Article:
Novartis have announced that the investigational oral therapy, iptacopan (LNP023), has been awarded an Innovation Passport for the treatment of C3 glomerulopathy (C3G) by the MHRA, NICE, and the SMC. It is currently being investigated in a number of complement-driven renal diseases(CDRDs), alongside one haematological disorder, for patients with high unmet need.
The Innovation Passport is a designation for innovative medicines. It is the entry point to the Innovative Licensing and Access Pathway (ILAP), a new pathway aiming to accelerate the time taken to market, allowing a more rapid patient access to medicines. A single Innovation Passport can cover multiple future indications for the same active substance.
Iptacopan is an investigational, first-in-class, orally administered factor B inhibitor for the alternative pathway of the complement system. It has the potential to become the first targeted therapy to delay progression to dialysis in C3G, and was discovered at the Novartis Institute for BioMedical research. Novartis has a 35-year history in kidney transplantation treatments, however, iptacopan is the first treatment in the nephrology pipeline addressing CDRDs.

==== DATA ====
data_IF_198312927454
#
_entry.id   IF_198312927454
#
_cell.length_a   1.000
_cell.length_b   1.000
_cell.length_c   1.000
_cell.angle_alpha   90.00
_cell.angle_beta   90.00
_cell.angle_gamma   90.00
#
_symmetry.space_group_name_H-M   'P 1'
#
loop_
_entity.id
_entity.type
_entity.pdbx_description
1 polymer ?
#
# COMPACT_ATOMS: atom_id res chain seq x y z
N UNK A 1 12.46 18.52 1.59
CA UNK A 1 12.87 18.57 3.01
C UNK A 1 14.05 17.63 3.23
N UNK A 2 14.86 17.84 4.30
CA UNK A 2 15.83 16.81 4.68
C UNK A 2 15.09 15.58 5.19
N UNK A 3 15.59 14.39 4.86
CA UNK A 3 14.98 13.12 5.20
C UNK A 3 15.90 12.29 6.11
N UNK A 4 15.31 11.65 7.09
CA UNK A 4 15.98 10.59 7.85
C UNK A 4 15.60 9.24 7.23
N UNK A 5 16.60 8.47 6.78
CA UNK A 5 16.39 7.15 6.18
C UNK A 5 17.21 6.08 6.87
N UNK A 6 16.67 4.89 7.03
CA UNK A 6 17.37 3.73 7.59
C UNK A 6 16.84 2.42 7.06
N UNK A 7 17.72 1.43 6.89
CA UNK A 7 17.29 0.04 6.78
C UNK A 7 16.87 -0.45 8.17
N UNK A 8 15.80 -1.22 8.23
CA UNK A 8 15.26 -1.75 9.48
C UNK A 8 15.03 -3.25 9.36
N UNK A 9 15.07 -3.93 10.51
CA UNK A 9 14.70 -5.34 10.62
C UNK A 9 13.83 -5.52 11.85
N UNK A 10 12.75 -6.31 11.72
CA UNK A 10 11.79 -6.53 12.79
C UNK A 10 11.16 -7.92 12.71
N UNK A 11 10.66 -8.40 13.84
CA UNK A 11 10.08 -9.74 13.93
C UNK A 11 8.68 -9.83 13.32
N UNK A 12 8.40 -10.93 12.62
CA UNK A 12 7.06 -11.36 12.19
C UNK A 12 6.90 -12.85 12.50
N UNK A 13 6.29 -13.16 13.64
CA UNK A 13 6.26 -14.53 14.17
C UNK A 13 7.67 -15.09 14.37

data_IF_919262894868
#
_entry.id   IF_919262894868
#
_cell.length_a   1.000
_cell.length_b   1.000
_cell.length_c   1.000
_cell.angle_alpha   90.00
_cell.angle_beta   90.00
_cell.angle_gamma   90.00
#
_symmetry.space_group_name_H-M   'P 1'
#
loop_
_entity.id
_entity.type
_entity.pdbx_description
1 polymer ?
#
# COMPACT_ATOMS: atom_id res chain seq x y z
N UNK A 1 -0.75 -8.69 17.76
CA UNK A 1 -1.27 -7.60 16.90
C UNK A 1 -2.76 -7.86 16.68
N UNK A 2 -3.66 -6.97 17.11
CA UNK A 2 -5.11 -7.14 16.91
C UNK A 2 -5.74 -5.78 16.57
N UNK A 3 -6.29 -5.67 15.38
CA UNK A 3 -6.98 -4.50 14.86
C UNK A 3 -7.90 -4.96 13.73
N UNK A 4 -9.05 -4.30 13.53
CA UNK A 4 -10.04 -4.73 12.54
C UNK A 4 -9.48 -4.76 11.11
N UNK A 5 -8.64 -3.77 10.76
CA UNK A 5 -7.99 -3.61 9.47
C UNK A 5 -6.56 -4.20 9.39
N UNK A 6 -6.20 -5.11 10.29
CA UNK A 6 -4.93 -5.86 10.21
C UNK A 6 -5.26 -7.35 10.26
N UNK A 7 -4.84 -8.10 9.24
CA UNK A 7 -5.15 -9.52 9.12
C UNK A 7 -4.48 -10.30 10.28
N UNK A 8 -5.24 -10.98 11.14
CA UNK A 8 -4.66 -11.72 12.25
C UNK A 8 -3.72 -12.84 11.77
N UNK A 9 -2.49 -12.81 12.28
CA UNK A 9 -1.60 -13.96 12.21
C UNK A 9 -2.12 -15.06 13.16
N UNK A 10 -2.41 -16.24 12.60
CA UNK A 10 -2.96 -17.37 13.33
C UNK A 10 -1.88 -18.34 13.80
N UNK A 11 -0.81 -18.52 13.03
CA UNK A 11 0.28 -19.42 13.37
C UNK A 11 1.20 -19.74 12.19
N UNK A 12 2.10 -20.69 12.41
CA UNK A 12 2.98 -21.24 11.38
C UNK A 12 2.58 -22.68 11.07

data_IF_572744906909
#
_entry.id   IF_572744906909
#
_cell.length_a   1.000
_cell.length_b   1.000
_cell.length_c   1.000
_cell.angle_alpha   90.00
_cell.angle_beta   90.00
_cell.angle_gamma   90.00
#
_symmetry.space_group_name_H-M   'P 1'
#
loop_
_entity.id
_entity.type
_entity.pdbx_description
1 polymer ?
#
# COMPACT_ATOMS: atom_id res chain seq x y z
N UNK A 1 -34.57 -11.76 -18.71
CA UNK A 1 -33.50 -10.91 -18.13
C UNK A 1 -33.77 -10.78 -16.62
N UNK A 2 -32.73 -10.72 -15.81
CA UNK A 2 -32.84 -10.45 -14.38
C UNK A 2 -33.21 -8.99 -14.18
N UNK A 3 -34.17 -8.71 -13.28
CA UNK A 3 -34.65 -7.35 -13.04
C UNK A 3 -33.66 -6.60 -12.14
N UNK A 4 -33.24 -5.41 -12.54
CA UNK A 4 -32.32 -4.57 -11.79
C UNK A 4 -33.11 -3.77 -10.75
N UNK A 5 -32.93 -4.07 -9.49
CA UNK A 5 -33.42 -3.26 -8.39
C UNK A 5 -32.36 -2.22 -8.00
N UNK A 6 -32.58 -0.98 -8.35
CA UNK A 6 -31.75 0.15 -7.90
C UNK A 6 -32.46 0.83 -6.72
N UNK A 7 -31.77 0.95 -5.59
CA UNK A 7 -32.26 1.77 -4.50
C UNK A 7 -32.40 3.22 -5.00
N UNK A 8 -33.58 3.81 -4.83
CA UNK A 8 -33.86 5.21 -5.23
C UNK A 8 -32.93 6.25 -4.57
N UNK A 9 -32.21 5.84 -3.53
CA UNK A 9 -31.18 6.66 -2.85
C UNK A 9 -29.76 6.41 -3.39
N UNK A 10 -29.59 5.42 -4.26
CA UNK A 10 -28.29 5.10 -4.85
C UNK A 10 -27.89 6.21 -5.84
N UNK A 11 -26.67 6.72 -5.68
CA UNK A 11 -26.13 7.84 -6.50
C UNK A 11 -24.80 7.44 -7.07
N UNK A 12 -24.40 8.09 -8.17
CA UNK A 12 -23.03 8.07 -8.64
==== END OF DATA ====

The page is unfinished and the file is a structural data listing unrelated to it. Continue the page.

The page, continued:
C3 glomerulopathy is a group of related conditions that cause the kidneys to malfunction. After kidney transplantation, the risk of recurrence in the transplanted kidney is over 70%, with more than a 50% chance of graft loss.
ILAP was launched in January 2021 as a new pathway aiming to accelerate time to the market, facilitating patient access to medicine. It opens to commercial and non-commercial developers of medicines and provides opportunities for enhanced input from regulatory and other stakeholders. ILAP provides a single integrated platform for collaborative working between the MHRA, healthcare partners including NICE and SMC, and the medicine developer. The Innovation Passport acts as the entry point to the pathway.